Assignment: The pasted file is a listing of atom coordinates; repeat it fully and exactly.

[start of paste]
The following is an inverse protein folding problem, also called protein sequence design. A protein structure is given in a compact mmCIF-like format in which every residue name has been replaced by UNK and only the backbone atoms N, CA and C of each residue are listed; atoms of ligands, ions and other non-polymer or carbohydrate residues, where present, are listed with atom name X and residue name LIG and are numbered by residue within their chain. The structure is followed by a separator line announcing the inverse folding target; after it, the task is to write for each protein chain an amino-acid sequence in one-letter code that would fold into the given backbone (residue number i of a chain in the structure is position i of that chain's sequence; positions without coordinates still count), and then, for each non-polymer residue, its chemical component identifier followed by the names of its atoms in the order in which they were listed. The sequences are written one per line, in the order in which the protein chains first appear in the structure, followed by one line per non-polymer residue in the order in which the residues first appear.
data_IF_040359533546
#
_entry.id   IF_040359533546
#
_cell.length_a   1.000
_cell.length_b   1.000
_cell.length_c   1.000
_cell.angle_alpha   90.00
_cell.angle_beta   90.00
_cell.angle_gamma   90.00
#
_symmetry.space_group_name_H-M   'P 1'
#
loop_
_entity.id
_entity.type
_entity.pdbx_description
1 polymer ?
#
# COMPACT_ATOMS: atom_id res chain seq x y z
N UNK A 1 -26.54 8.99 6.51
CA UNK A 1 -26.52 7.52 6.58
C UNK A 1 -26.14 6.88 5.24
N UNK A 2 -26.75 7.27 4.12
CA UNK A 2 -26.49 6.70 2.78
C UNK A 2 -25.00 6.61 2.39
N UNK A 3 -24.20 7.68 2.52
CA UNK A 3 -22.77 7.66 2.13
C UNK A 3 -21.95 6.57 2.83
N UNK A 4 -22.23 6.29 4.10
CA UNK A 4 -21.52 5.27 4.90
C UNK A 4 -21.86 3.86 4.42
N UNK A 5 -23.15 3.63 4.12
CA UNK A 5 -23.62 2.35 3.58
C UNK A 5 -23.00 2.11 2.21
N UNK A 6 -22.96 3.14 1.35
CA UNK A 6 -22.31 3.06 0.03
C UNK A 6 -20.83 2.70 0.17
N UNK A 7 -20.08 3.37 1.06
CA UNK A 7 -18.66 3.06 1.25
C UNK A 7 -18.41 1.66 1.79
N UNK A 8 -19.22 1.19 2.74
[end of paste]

The following is an inverse protein folding problem, also called protein sequence design. A protein structure is given in a compact mmCIF-like format in which every residue name has been replaced by UNK and only the backbone atoms N, CA and C of each residue are listed; atoms of ligands, ions and other non-polymer or carbohydrate residues, where present, are listed with atom name X and residue name LIG and are numbered by residue within their chain. The structure is followed by a separator line announcing the inverse folding target; after it, the task is to write for each protein chain an amino-acid sequence in one-letter code that would fold into the given backbone (residue number i of a chain in the structure is position i of that chain's sequence; positions without coordinates still count), and then, for each non-polymer residue, its chemical component identifier followed by the names of its atoms in the order in which they were listed. The sequences are written one per line, in the order in which the protein chains first appear in the structure, followed by one line per non-polymer residue in the order in which the residues first appear.
data_IF_040359533546
#
_entry.id   IF_040359533546
#
_cell.length_a   1.000
_cell.length_b   1.000
_cell.length_c   1.000
_cell.angle_alpha   90.00
_cell.angle_beta   90.00
_cell.angle_gamma   90.00
#
_symmetry.space_group_name_H-M   'P 1'
#
loop_
_entity.id
_entity.type
_entity.pdbx_description
1 polymer ?
#
# COMPACT_ATOMS: atom_id res chain seq x y z
N UNK A 1 -26.54 8.99 6.51
CA UNK A 1 -26.52 7.52 6.58
C UNK A 1 -26.14 6.88 5.24
N UNK A 2 -26.75 7.27 4.12
CA UNK A 2 -26.49 6.70 2.78
C UNK A 2 -25.00 6.61 2.39
N UNK A 3 -24.20 7.68 2.52
CA UNK A 3 -22.77 7.66 2.13
C UNK A 3 -21.95 6.57 2.83
N UNK A 4 -22.23 6.29 4.10
CA UNK A 4 -21.52 5.27 4.90
C UNK A 4 -21.86 3.86 4.42
N UNK A 5 -23.15 3.63 4.12
CA UNK A 5 -23.62 2.35 3.58
C UNK A 5 -23.00 2.11 2.21
N UNK A 6 -22.96 3.14 1.35
CA UNK A 6 -22.31 3.06 0.03
C UNK A 6 -20.83 2.70 0.17
N UNK A 7 -20.08 3.37 1.06
CA UNK A 7 -18.66 3.06 1.25
C UNK A 7 -18.41 1.66 1.79
N UNK A 8 -19.22 1.19 2.74